It's been nearly two years since Allstate Insurance announced its direct-sales strategy that officially is known as the "Good Hands Network." At the time, industry experts predicted that carriers would closely watch Allstate's multichannel strategy of integrating call centers, agents and the Internet to support sales and service.And while it's true that the technical aspects of the program are of interest to insurance executives, industry observers correctly predicted in November 1999 that rival CEOs would focus on Allstate's plan to convert its 6,400 employee agents to independent agents. That aspect of the program is now making headlines, instead of reports that Allstate is moving toward reaching its original goal of slashing $600 million in expenses. In fact, Allstate has declined to say how much money the program has saved, or how many policies have been sold online.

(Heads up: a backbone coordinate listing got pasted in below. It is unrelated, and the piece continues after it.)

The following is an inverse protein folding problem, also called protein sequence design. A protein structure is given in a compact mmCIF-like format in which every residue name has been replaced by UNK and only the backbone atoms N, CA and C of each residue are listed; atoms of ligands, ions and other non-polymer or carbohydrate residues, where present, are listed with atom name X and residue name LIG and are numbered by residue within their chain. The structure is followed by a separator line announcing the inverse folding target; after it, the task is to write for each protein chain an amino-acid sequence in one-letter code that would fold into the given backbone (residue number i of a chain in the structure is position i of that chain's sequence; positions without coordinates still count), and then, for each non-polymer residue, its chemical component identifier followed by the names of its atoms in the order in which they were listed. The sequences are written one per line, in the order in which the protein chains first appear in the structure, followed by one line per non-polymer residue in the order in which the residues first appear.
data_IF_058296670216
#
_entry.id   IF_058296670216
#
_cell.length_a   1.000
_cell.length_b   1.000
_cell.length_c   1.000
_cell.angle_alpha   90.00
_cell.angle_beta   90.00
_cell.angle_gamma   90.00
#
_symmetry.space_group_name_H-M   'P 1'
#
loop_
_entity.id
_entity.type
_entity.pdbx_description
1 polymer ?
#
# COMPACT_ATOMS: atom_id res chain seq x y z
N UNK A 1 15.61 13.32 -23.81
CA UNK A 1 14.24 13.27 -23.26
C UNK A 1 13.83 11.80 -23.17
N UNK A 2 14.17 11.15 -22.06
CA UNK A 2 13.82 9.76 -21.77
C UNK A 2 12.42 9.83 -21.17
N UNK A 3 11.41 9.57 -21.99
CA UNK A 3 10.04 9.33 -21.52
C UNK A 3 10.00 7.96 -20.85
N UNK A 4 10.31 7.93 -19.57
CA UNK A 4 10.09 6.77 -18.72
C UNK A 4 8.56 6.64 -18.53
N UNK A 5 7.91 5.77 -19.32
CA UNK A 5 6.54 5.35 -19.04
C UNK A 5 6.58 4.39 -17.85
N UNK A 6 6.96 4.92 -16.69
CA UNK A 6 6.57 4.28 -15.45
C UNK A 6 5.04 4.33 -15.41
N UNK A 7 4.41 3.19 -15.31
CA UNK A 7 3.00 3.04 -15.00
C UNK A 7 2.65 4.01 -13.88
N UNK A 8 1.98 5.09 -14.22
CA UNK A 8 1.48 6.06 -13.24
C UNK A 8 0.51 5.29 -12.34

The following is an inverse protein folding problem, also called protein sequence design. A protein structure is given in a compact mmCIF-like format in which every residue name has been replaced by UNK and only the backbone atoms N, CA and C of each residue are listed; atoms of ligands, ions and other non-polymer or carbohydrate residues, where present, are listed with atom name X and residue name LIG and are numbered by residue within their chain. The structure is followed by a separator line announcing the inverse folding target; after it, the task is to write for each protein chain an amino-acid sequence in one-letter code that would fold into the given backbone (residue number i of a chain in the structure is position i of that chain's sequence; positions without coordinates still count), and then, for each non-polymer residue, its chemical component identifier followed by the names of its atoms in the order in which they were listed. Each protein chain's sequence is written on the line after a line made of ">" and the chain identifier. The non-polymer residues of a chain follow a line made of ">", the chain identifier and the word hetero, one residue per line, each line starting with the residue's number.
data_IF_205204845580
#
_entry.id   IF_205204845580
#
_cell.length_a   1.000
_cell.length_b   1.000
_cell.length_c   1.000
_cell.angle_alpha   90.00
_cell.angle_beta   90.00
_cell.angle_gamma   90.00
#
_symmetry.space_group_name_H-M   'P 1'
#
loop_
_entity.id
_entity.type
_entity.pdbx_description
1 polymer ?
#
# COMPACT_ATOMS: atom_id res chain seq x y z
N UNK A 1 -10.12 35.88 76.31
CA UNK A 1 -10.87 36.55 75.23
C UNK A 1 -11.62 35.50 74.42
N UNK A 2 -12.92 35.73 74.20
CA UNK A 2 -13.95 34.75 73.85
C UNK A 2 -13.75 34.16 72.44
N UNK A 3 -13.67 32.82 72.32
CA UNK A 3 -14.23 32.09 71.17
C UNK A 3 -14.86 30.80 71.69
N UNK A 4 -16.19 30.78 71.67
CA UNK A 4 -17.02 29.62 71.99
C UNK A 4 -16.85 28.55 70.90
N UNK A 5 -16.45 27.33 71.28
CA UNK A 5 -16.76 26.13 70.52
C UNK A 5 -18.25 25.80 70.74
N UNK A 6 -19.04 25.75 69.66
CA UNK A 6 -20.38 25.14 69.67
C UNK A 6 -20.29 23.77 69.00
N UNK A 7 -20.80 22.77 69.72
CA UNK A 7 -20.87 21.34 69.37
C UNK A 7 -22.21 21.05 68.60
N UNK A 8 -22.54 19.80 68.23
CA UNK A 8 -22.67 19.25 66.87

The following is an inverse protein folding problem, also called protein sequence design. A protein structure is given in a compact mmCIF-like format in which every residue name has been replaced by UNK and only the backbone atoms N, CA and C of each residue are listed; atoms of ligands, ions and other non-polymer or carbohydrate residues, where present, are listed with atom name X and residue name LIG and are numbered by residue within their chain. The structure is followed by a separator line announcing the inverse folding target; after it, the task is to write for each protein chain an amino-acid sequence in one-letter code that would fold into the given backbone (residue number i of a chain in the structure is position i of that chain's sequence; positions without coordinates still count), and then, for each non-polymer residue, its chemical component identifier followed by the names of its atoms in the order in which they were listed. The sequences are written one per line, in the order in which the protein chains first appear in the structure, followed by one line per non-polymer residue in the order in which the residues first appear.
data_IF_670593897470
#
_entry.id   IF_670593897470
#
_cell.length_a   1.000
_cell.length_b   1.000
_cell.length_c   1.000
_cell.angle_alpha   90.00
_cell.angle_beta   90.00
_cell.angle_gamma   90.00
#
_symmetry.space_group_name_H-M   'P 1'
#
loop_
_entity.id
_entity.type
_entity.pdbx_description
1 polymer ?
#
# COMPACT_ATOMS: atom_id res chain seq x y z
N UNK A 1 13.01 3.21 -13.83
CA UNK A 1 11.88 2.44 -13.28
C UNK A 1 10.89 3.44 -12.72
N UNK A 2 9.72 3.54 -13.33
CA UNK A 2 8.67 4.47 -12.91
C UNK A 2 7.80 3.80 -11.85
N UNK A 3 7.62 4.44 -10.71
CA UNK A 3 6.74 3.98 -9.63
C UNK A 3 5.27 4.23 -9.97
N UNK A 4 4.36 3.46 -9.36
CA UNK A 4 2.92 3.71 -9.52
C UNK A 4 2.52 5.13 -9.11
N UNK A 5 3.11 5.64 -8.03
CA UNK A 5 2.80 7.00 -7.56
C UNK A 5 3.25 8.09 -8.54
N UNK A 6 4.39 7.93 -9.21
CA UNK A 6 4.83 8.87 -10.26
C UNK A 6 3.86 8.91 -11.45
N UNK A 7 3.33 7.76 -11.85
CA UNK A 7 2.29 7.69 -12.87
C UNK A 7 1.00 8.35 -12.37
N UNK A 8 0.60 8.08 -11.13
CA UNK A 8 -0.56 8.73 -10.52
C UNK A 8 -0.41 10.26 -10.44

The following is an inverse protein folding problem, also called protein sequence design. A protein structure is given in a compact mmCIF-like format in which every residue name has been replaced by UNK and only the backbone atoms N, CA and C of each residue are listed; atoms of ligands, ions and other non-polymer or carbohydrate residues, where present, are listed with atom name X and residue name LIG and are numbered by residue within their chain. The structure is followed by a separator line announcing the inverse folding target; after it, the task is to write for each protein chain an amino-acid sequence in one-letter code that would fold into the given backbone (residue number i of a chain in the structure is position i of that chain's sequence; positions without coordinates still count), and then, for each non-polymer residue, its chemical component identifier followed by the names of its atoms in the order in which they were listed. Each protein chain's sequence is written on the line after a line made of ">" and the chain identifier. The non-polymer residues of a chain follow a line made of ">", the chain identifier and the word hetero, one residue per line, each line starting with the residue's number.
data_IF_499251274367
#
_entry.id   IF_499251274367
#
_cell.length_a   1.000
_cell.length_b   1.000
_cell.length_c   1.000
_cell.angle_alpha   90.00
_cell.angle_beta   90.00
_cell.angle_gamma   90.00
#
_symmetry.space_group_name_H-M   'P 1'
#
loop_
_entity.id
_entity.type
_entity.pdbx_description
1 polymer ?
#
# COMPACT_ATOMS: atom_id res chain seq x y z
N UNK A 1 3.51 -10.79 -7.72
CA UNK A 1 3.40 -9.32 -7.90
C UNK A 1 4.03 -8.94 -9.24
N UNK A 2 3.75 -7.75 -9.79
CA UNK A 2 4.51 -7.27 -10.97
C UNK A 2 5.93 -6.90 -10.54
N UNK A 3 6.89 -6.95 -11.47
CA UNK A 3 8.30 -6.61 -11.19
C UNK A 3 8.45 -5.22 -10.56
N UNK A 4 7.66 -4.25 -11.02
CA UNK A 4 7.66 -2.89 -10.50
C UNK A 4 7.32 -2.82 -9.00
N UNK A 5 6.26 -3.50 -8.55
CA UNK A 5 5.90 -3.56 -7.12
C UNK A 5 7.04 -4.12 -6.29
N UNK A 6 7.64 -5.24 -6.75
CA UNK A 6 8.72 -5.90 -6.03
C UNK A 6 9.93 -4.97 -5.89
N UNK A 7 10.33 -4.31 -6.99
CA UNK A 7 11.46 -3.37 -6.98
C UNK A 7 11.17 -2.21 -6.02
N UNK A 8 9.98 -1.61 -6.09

Allstate is now facing a federal class-action lawsuit filed by 27 current and former employees, charging Allstate with nine violations, including breach of contract, intentional age discrimination and retaliation in violation of federal laws (see Newsline, page 8). Allstate offered all of its employee agents enhanced severance packages and the option of converting to independent contractors if they agreed to sign a waiver and release of all claims.
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